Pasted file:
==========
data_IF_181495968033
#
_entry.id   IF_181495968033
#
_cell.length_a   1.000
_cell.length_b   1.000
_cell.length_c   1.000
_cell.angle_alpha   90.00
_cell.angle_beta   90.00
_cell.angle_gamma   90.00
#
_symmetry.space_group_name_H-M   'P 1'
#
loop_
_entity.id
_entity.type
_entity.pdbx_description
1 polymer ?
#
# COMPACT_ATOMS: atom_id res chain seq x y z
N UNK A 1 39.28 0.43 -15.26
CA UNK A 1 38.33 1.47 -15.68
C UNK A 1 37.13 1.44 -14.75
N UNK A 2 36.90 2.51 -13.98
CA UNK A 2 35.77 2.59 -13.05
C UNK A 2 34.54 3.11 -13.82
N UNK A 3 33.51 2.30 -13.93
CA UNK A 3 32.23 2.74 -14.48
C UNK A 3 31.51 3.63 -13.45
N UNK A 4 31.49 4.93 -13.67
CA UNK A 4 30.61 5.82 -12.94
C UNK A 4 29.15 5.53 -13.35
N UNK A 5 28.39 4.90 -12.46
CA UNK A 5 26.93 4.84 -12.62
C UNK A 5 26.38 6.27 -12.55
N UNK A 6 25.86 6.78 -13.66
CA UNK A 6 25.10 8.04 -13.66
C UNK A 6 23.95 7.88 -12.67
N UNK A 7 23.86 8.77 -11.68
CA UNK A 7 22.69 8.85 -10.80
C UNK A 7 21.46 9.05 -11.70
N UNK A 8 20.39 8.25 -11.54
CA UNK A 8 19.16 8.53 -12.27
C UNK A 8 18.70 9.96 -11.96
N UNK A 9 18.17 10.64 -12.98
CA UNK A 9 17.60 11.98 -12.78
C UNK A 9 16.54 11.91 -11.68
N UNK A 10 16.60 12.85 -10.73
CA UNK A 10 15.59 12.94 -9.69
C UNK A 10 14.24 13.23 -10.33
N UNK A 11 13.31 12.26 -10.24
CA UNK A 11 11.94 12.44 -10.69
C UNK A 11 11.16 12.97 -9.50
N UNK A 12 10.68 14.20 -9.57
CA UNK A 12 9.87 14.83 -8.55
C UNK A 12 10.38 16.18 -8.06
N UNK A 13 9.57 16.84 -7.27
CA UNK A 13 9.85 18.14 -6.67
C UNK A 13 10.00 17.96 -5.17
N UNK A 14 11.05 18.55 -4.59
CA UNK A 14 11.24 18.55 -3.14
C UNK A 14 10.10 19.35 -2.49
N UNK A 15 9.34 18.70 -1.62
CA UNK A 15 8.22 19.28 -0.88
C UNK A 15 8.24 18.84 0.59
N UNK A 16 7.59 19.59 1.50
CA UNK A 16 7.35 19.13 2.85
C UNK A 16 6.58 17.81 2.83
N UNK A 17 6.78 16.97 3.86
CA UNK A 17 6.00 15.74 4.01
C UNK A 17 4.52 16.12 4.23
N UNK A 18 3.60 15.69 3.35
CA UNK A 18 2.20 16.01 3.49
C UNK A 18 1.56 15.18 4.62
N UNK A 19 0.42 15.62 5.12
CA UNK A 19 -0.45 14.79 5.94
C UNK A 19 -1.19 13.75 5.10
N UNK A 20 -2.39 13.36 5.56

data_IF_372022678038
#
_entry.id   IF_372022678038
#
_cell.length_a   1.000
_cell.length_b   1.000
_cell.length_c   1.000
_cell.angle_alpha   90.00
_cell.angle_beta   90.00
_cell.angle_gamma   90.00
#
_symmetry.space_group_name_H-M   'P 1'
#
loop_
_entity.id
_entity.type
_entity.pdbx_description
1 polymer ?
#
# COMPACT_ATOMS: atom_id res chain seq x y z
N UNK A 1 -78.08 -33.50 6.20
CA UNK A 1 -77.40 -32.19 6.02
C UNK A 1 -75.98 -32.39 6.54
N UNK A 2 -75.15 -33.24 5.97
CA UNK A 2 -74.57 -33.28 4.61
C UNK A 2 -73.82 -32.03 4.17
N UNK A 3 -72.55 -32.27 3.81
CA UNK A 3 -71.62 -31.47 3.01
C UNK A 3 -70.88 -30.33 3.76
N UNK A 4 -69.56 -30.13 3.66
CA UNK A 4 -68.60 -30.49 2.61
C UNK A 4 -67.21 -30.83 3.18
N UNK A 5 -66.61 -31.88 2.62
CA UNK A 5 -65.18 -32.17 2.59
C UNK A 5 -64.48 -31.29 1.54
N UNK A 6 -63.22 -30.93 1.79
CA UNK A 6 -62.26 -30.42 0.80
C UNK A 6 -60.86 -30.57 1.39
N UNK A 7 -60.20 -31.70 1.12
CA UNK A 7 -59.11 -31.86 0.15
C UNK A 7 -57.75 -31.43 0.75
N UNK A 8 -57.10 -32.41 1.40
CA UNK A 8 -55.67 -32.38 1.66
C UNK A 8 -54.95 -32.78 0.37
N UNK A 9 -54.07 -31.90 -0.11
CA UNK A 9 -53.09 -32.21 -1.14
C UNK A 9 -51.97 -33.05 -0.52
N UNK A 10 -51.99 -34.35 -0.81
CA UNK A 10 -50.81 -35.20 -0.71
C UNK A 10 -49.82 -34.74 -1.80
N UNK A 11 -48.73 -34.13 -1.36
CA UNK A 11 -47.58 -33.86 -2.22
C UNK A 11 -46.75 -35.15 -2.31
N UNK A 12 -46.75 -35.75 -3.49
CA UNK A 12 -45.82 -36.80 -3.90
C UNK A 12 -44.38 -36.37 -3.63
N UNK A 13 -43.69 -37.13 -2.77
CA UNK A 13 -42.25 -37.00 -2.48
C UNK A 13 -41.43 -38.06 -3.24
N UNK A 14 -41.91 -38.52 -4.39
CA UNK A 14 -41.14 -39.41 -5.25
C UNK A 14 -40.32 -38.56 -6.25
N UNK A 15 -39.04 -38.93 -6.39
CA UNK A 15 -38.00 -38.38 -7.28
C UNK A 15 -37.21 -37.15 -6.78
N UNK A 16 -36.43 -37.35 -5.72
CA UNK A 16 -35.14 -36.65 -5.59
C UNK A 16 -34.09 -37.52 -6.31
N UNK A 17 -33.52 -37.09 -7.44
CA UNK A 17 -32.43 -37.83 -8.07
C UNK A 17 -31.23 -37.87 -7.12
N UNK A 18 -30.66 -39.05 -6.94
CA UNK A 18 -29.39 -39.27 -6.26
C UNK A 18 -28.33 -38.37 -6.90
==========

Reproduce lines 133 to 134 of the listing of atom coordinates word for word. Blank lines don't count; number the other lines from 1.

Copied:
CA UNK A 12 -45.82 -36.80 -3.90
C UNK A 12 -44.38 -36.37 -3.63